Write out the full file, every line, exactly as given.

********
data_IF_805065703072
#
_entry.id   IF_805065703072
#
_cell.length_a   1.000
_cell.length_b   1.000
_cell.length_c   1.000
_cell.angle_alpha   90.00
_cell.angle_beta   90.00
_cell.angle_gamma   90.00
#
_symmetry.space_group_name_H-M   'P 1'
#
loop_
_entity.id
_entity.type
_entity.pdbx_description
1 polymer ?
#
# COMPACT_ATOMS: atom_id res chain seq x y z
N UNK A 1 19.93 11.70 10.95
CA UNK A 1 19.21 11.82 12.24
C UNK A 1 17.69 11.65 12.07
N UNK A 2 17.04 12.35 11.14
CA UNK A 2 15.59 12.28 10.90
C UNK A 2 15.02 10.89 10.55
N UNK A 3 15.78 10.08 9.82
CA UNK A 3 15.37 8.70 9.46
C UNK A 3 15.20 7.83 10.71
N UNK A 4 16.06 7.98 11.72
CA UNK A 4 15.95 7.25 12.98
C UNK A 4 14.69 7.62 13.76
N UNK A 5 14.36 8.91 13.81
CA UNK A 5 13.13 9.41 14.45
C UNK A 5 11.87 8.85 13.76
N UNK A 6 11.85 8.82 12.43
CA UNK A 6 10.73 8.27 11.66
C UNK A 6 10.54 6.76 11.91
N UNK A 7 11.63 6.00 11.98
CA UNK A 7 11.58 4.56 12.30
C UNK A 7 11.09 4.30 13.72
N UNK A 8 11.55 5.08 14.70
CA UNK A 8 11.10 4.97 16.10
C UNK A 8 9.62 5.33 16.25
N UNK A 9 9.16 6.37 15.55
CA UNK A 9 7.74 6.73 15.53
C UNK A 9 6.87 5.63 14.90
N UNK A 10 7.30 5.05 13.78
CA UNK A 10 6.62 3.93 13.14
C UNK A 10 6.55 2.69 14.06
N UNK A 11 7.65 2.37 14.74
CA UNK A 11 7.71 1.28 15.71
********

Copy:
data_IF_805065703072
#
_entry.id   IF_805065703072
#
_cell.length_a   1.000
_cell.length_b   1.000
_cell.length_c   1.000
_cell.angle_alpha   90.00
_cell.angle_beta   90.00
_cell.angle_gamma   90.00
#
_symmetry.space_group_name_H-M   'P 1'
#
loop_
_entity.id
_entity.type
_entity.pdbx_description
1 polymer ?
#
# COMPACT_ATOMS: atom_id res chain seq x y z
N UNK A 1 19.93 11.70 10.95
CA UNK A 1 19.21 11.82 12.24
C UNK A 1 17.69 11.65 12.07
N UNK A 2 17.04 12.35 11.14
CA UNK A 2 15.59 12.28 10.90
C UNK A 2 15.02 10.89 10.55
N UNK A 3 15.78 10.08 9.82
CA UNK A 3 15.37 8.70 9.46
C UNK A 3 15.20 7.83 10.71
N UNK A 4 16.06 7.98 11.72
CA UNK A 4 15.95 7.25 12.98
C UNK A 4 14.69 7.62 13.76
N UNK A 5 14.36 8.91 13.81
CA UNK A 5 13.13 9.41 14.45
C UNK A 5 11.87 8.85 13.76
N UNK A 6 11.85 8.82 12.43
CA UNK A 6 10.73 8.27 11.66
C UNK A 6 10.54 6.76 11.91
N UNK A 7 11.63 6.00 11.98
CA UNK A 7 11.58 4.56 12.30
C UNK A 7 11.09 4.30 13.72
N UNK A 8 11.55 5.08 14.70
CA UNK A 8 11.10 4.97 16.10
C UNK A 8 9.62 5.33 16.25
N UNK A 9 9.16 6.37 15.55
CA UNK A 9 7.74 6.73 15.53
C UNK A 9 6.87 5.63 14.90
N UNK A 10 7.30 5.05 13.78
CA UNK A 10 6.62 3.93 13.14
C UNK A 10 6.55 2.69 14.06
N UNK A 11 7.65 2.37 14.74
CA UNK A 11 7.71 1.28 15.71